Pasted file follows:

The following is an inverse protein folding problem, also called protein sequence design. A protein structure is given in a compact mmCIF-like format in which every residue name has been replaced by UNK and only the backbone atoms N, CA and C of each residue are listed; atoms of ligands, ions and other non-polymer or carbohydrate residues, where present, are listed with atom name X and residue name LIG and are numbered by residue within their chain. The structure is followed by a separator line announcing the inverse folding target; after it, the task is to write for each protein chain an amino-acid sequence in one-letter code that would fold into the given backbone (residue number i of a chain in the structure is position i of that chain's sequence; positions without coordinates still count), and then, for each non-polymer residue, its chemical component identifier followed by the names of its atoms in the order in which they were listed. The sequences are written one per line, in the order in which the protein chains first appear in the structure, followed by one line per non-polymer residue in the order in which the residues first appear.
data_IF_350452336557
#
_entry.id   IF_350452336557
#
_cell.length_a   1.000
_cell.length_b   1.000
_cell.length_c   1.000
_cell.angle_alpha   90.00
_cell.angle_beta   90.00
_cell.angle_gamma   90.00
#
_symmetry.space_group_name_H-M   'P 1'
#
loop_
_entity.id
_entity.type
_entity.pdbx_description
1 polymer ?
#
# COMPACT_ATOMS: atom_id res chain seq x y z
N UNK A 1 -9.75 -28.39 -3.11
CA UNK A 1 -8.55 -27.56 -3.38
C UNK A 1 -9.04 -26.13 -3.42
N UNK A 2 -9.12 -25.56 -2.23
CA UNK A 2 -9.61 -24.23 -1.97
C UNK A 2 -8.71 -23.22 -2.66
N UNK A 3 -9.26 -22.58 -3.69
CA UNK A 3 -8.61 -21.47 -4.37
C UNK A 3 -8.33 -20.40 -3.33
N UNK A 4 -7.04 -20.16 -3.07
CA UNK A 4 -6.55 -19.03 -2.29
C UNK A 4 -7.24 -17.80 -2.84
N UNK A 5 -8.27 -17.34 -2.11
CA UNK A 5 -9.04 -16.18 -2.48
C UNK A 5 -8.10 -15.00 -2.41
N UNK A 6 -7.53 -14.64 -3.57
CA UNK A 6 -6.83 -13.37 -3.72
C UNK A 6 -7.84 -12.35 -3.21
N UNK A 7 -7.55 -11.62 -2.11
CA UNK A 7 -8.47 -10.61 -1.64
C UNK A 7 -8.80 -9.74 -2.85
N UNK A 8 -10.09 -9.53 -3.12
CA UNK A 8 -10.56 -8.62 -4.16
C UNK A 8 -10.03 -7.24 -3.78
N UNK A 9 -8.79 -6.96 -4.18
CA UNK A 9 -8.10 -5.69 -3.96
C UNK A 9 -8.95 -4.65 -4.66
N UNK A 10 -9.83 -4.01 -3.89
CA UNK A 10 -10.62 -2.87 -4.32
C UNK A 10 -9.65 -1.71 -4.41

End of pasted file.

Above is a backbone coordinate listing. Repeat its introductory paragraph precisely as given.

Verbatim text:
The following is an inverse protein folding problem, also called protein sequence design. A protein structure is given in a compact mmCIF-like format in which every residue name has been replaced by UNK and only the backbone atoms N, CA and C of each residue are listed; atoms of ligands, ions and other non-polymer or carbohydrate residues, where present, are listed with atom name X and residue name LIG and are numbered by residue within their chain. The structure is followed by a separator line announcing the inverse folding target; after it, the task is to write for each protein chain an amino-acid sequence in one-letter code that would fold into the given backbone (residue number i of a chain in the structure is position i of that chain's sequence; positions without coordinates still count), and then, for each non-polymer residue, its chemical component identifier followed by the names of its atoms in the order in which they were listed. The sequences are written one per line, in the order in which the protein chains first appear in the structure, followed by one line per non-polymer residue in the order in which the residues first appear.